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Criminal Justice

Choosing a Database

Pick databases that matches the subject matter of your chosen topic.

  • Databases can be multidisciplinary or they can specialize in specific subject areas. There are nursing databases, education databases, criminal justice databases, etc.
  • Search more than one database for a comprehensive search on a topic. Although there may be some overlap, each database contains different journals and provides different results.
  • Check out this guide for a list of relevant databases.

Exploratory Searching

Explore the database and see what's there.

Remember, your initial searches are a guess about how the author has described the topic in the title and abstract. You are trying to match your keywords to their words. 

  1. Run some exploratory searches in the database using different keywords from your list.
  2. Browse your search results. In most databases, you will need to click on the title to read the abstract.
  3. Look for relevant articles.
  4. Look for subject headings.  Most databases assign subject headings for each article. These indicate the main topics of the article. If there is an appropriate subject heading for one of your concepts use it to search instead of your keywords! 
  5. Revise and Refine. Initial searches can often be improved. Evaluate your results and then search again using alternative keywords or appropriate subject headings found in your initial results.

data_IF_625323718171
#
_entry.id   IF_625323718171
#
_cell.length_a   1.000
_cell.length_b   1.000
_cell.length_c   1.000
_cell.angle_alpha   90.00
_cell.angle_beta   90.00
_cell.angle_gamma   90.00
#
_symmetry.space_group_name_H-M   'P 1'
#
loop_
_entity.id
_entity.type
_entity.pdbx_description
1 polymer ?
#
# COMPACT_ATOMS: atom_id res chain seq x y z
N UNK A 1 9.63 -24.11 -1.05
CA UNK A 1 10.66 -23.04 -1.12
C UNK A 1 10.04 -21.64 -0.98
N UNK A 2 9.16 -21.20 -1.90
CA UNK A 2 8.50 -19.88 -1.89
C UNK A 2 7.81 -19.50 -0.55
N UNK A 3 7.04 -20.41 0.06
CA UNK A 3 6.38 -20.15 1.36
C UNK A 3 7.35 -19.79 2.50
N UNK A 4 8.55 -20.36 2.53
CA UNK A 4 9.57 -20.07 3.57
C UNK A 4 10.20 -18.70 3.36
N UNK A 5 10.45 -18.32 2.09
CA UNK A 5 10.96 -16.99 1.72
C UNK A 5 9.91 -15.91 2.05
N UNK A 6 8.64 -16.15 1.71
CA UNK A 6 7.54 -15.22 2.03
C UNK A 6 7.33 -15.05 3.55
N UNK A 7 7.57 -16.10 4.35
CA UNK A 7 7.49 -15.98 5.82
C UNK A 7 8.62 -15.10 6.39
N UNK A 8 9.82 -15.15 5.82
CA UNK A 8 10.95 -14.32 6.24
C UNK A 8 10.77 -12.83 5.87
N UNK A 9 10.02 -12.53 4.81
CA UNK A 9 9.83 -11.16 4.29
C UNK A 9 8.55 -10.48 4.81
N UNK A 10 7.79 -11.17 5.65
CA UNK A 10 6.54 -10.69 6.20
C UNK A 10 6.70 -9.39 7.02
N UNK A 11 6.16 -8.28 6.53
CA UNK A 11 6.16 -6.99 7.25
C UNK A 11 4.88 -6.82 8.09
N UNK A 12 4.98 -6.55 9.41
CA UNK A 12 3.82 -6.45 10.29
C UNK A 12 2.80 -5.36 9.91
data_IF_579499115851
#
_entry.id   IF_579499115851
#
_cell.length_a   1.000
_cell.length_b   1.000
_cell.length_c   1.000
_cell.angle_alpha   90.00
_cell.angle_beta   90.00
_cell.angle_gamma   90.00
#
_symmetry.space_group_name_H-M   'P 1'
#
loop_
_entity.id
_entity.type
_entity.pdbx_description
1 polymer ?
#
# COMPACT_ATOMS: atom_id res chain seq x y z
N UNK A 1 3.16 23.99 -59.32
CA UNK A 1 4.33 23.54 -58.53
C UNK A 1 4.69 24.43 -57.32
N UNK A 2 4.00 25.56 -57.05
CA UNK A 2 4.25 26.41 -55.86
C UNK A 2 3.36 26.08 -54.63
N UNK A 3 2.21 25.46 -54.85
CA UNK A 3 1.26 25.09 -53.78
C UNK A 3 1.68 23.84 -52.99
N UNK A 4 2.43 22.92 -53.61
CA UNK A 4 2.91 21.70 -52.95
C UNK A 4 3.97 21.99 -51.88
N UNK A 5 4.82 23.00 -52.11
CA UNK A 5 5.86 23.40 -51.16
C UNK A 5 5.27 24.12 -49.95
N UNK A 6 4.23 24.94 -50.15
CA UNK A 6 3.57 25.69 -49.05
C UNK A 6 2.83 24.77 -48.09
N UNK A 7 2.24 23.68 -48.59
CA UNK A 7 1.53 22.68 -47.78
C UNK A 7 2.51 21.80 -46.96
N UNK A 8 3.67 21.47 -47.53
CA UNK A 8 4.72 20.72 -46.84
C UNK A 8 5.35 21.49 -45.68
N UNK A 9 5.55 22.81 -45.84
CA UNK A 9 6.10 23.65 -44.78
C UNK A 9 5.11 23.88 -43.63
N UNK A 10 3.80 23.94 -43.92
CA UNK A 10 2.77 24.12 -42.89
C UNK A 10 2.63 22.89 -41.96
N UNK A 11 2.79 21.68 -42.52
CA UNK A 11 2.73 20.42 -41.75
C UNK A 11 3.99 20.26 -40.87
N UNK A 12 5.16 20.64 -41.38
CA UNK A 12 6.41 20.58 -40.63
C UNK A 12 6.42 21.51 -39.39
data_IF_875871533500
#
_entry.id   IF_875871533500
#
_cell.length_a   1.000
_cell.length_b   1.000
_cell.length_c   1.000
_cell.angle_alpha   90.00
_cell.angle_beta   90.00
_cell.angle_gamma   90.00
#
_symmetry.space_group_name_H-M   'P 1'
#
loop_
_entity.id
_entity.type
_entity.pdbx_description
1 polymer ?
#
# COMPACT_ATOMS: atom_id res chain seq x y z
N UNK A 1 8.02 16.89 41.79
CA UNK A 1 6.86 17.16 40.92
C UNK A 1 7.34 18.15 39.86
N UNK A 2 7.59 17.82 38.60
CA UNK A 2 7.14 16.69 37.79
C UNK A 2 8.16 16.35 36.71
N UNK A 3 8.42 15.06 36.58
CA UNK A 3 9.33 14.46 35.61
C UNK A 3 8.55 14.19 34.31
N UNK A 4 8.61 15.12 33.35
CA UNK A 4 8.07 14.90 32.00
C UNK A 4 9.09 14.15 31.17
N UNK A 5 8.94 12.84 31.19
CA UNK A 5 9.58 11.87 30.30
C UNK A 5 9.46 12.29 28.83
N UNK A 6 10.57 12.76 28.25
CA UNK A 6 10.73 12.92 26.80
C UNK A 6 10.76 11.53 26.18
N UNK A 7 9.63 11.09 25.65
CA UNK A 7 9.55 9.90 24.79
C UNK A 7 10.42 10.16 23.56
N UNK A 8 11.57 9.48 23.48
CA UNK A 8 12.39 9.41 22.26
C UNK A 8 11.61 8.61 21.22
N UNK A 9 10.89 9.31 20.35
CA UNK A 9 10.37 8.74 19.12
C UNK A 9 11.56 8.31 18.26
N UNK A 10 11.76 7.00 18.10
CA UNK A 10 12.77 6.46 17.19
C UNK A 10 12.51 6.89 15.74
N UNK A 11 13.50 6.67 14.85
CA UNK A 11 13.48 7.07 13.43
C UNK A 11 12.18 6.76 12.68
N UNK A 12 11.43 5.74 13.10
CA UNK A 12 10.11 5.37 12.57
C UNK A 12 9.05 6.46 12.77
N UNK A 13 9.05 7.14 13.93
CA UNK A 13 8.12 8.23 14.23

Setting up the Search:

1. As a general rule, start with broad searches. Cast a wide net and explore your results. After you have determined the best keywords/subject headings, start to limit your search.

  • Start with only 2 of your concepts. Prioritize your concepts and begin with the two most important concepts.
  • Don't use any limiters initially (date restrictions, peer-reviewed, etc.). It is easier to narrow down your search than expand it.

2. Most databases have multiple search boxes near the top of the page.

  • Enter each of your core concepts separately.
  • If you don't see the individual search boxes, click on the Advanced Search option.

Here is an example of how to set up a keyword search using the our search example.

 1. Type in your keywords.

  First search box:


  Second search box:

"college students"

     Please note: This term is searched as a phrase since it is in quotes.

2. Click the Search button.

Adapted from Nova Southeastern University (3/20)

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